SPOILER ALERT: No more than what's shown in the trailer, along with some commentary on the structure of the film. If you haven’t seen the trailer, I don’t recommend it.
Mandy is a grimy, blood-soaked phantasmagoria that walks the line between arthouse and grindhouse.
The term "visionary" gets thrown around a little too much these days, and it's especially annoying when it's attached to new, unproven directors. Every once in a while, though, a genuine visionary comes along and bestows something unique upon moviegoers, and right now that visionary is Panos Cosmatos, and that unique something is his second feature, Mandy. Having not seen Beyond the Black Rainbow, I wasn't really sure what to expect going into this apart from a widely-hailed performance form Nic Cage and a whole bunch of insane-looking visuals. On these fronts and more, Mandy delivers the goods in a singular - but flawed - fashion.
It's not a groundbreaking story: A religious cult kills a man's wife, so he goes after them for some sweet, sweet revenge. Nic Cage plays the man (Red Miller), and he's given a nice opportunity to play to his strengths as an actor. There's one scene in particular where he goes completely unhinged and over the top during a very weighty emotional moment, and the result is some of the best Nic Cage acting that Nic Cage has done in a while. Alongside him are an otherworldly Andrea Riseborough as the titular Mandy, and a spellbinding Linus Roache as Jeremiah Sand, the cult leader. The scenes with him are among my favorite in the film, and showcase Cosmatos' flair for unsettling psychedelic visuals better than anything else in the film.
You will not get bored watching any of these people on screen, though you might get bored with other things. This is a very self-indulgent film for better and worse. Cosmatos likes to let the audience stew in his creative juices, and at its best, it is a truly one-of-a-kind cinematic experience. More often than not it leaned toward the good, but there were a few points where it took too long to get through a scene and my attention drifted, but not enough to dampen the whole experience (it should be noted that for the first hour I sat next to a woman who chewed every single piece of popcorn individually with her mouth open, giving me an ulcer the size of a pancake).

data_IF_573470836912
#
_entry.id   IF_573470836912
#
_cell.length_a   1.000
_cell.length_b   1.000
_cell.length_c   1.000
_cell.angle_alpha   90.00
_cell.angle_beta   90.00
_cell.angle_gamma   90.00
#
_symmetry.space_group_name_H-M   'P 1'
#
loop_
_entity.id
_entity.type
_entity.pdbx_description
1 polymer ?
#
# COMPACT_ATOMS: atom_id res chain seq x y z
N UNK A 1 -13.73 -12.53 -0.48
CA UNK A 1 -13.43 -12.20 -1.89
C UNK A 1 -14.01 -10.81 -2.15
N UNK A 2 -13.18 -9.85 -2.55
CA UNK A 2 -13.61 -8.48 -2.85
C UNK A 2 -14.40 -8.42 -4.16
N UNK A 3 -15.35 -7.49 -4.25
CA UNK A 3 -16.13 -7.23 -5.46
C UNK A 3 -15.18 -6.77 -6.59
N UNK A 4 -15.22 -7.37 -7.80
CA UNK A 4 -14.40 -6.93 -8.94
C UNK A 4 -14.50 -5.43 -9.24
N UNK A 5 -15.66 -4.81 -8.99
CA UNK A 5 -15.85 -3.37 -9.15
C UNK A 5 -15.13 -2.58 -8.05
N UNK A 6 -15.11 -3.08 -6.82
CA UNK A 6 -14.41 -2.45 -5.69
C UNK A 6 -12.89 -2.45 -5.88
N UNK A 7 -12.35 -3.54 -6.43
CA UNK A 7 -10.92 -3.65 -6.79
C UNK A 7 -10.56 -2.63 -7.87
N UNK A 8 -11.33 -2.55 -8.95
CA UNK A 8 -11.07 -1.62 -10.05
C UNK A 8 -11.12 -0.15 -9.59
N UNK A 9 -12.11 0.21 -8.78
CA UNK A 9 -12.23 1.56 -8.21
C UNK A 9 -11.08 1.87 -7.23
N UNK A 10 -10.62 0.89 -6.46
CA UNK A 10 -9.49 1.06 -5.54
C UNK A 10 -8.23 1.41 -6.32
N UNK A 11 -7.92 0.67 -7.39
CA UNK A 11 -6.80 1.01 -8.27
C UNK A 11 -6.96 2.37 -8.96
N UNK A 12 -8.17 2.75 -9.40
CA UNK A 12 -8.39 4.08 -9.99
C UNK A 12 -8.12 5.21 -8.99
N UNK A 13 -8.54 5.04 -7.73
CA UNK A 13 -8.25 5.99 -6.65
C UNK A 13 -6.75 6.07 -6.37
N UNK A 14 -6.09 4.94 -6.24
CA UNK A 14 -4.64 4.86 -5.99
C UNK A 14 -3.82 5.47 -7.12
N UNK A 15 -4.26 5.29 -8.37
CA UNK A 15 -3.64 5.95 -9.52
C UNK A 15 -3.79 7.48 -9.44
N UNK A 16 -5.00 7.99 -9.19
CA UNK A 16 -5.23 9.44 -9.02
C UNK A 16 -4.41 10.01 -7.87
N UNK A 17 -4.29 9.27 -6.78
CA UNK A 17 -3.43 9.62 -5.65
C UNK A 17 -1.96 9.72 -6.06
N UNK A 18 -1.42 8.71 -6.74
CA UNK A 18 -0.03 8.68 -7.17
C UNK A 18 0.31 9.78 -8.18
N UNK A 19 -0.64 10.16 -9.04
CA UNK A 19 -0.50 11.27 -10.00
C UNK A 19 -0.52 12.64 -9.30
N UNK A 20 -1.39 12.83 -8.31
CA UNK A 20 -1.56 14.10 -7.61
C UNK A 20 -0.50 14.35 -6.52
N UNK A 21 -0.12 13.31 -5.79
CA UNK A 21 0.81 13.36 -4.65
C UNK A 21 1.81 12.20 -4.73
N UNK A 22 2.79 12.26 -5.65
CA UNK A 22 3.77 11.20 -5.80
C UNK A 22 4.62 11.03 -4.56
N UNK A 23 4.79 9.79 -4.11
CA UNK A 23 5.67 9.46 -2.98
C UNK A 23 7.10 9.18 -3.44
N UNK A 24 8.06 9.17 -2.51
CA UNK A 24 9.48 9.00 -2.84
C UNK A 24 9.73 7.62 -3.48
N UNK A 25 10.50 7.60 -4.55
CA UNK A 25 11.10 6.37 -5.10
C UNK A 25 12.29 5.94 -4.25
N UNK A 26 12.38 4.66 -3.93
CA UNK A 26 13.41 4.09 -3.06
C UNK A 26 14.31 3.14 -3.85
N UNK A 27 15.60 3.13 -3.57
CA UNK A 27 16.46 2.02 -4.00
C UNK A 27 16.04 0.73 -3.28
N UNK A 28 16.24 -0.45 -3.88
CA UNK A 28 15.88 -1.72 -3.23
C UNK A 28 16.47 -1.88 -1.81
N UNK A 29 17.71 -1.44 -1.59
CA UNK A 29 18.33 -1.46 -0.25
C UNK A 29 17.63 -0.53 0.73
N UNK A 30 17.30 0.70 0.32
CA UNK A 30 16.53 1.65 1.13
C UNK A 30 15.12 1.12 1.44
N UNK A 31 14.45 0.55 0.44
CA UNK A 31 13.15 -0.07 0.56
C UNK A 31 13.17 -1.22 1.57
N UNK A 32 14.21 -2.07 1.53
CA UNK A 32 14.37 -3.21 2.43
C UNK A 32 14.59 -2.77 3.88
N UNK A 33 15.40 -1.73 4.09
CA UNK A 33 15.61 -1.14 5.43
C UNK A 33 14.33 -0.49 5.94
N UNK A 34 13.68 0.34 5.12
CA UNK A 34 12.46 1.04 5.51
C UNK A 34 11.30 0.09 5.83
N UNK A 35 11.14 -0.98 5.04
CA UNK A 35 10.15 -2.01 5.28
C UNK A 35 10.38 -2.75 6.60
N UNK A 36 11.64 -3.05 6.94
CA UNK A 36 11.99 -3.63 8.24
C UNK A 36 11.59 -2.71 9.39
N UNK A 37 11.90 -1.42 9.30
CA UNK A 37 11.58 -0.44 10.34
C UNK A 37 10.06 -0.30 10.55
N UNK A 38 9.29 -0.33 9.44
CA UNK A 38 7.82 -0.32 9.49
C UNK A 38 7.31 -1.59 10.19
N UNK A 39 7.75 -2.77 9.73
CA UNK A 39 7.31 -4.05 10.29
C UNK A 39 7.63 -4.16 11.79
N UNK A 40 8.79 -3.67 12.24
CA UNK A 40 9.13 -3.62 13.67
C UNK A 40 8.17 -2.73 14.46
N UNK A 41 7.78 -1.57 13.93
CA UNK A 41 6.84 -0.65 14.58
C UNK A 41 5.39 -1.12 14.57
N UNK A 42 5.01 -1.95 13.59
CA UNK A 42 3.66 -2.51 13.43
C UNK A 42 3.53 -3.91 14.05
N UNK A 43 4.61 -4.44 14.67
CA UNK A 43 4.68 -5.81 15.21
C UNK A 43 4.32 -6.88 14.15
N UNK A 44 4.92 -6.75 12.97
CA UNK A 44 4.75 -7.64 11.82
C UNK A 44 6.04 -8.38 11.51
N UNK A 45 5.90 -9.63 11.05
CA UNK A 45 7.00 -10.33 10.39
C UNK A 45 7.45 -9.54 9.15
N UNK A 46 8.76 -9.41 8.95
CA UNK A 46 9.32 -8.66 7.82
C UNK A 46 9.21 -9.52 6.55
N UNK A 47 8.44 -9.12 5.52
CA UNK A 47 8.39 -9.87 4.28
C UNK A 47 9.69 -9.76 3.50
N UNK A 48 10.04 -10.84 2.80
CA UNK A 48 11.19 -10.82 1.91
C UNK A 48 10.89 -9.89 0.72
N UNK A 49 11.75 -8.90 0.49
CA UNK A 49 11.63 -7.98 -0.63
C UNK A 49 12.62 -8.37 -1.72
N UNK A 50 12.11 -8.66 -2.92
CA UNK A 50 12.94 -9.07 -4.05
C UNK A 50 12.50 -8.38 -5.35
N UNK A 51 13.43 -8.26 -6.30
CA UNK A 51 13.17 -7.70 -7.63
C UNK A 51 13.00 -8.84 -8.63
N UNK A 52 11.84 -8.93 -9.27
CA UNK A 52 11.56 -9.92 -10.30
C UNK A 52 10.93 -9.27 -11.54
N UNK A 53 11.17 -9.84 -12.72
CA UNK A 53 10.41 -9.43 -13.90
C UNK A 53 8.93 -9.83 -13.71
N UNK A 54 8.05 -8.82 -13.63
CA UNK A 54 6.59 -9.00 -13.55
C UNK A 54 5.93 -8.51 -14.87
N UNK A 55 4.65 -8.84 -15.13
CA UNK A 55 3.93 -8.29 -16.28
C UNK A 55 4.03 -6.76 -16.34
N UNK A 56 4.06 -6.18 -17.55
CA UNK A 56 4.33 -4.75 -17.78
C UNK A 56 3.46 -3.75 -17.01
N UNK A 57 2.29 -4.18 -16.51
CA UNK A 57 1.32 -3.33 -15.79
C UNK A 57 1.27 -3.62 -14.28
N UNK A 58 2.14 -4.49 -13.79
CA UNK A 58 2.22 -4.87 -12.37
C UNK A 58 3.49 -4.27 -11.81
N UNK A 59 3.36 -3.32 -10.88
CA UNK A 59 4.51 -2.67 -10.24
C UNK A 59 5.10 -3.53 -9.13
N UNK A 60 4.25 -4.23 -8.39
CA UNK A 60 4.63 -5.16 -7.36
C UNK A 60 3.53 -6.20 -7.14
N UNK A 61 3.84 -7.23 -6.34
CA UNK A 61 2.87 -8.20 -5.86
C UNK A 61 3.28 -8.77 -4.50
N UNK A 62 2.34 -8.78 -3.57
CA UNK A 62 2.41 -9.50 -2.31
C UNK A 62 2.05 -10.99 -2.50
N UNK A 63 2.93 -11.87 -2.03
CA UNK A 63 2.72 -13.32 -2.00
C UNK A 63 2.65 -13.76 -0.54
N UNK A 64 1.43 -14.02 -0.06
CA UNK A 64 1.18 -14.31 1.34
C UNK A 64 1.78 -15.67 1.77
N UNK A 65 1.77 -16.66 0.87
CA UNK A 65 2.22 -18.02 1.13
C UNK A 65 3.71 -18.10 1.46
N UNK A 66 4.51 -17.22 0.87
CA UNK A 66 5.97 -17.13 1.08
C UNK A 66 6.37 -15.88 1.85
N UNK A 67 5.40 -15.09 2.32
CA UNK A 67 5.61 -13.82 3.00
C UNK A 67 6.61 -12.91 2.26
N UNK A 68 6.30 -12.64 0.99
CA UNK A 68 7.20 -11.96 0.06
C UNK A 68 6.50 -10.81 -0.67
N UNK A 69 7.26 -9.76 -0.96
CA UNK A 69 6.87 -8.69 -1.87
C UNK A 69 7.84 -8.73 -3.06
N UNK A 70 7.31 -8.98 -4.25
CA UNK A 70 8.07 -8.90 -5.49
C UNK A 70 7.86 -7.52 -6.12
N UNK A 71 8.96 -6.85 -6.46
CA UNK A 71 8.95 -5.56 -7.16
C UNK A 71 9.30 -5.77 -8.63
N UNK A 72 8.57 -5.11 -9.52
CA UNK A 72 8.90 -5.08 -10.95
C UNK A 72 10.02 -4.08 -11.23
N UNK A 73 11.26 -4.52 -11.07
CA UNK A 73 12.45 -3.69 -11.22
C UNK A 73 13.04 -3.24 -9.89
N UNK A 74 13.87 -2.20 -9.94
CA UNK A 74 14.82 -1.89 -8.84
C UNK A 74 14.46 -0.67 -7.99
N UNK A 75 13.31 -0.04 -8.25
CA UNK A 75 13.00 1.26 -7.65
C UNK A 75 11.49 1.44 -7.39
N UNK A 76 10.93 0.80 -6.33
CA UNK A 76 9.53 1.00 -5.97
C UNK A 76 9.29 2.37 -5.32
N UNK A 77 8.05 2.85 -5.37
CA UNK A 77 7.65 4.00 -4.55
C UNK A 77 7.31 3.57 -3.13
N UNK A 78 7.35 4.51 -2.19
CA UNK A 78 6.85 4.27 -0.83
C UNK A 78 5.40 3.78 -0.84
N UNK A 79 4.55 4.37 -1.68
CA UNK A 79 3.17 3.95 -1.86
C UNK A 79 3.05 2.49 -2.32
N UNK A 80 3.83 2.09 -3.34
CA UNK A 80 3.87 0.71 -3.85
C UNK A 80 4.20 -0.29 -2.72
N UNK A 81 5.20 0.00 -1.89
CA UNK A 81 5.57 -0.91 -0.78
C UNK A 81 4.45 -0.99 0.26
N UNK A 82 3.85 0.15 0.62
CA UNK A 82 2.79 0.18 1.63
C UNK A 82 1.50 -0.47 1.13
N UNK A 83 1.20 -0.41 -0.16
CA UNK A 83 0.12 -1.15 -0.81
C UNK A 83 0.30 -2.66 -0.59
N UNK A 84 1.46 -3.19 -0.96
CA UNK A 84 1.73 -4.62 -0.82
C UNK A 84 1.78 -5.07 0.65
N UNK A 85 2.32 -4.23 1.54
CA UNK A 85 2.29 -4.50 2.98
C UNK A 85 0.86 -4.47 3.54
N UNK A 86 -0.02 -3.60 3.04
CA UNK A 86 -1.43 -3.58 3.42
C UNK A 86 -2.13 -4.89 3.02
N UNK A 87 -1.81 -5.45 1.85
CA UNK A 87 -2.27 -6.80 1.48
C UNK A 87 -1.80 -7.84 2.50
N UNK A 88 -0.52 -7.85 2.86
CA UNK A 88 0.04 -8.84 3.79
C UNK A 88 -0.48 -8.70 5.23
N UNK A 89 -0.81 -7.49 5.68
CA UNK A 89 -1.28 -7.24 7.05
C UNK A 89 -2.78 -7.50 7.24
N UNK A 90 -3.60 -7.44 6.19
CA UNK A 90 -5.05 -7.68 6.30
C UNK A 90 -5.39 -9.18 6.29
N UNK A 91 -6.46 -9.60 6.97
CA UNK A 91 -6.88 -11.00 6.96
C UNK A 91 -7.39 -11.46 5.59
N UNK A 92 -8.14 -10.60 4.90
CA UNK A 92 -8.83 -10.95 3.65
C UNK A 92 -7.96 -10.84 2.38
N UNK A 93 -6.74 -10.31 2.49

The pacing of the movie somewhat works against its official synopsis, since the inciting incident (for Red) doesn't happen until just over an hour into the two-hour movie. I didn't mind that so much, because the first hour is quite a bit more interesting than the second half if you ask me, but I can see people getting impatient waiting for the much-advertised revenge part of the film. In a lot of ways this is really Jeremiah's film, as his actions are what drive the narrative forward, and it could be argued that the real inciting incident is when Jeremiah drives past Mandy and sees her for the first time early on in the film. Red is an unwitting bystander to the horrors Jeremiah and his followers create for him and Mandy, and his story doesn't truly kick off until the second half of the film.
It was also this half of the film that found me slightly losing interest. Once the revenging begins, it almost abandons its arthouse ambitions and becomes a gory-as-fuck grindhouse revenge flick, and as such, the film feels kinda disjointed. The revenge stuff was much less interesting to me than the weird cult stuff, and while I appreciate how unique and violent the entire thing was as a whole, I think in some ways the tonal shift cheapens the film. This film asks you to make certain logical leaps of faith, especially during this revenge section, that weren't adequately set up in the first half. It makes me wonder how much of it really matters, because this film makes no bones about being a sensory feast above everything else. The grindhouse stuff just isn't as good as the rest. It's not BAD, per se, but at the risk of overusing this word, it lacks the visionary direction of the first half. It's not until the inevitable final showdown that the psychedelia of the first half comes back into play, and things get more interesting.
As mentioned above, this film is a sensory feast. Apart from Cage's explosive performance, the visuals are the main selling point for this film. I've never seen a film so vividly grungy. It's almost always awash in some kind of colorful haze, light leak, or particle effect that gives it a very otherworldly feel unlike any film I've seen before. There are very few perfectly clean shots in the film that I can remember, and there are scenes that utilize some very unsettling effects that haunted me during and afterward, particularly when drugs got introduced to the narrative. The score (one of the last composed by the great Jóhan Jóhansson before his untimely death) is a perfectly fitting amalgam of different musical ideas that showcased Johansson's breadth of skill. On top of that, the film kicks off with one of the best King Crimson songs ever, which set the tone for the film beautifully.
All things considered, I still had a pretty great time at the cinema with Mandy. Some elements may turn you off, but if you're looking for some bonafide visionary filmmaking, seek this out. It's available now on VOD, but if you can see it big, see it big. The visuals alone are worth the price of admission, as is the opportunity to see Nic Cage in something that doesn't suck and actually plays to his strengths. The best thing that can be said about this film is that it is a wholly unique piece of work, and I can't think of too many other films I can say that about in a given year.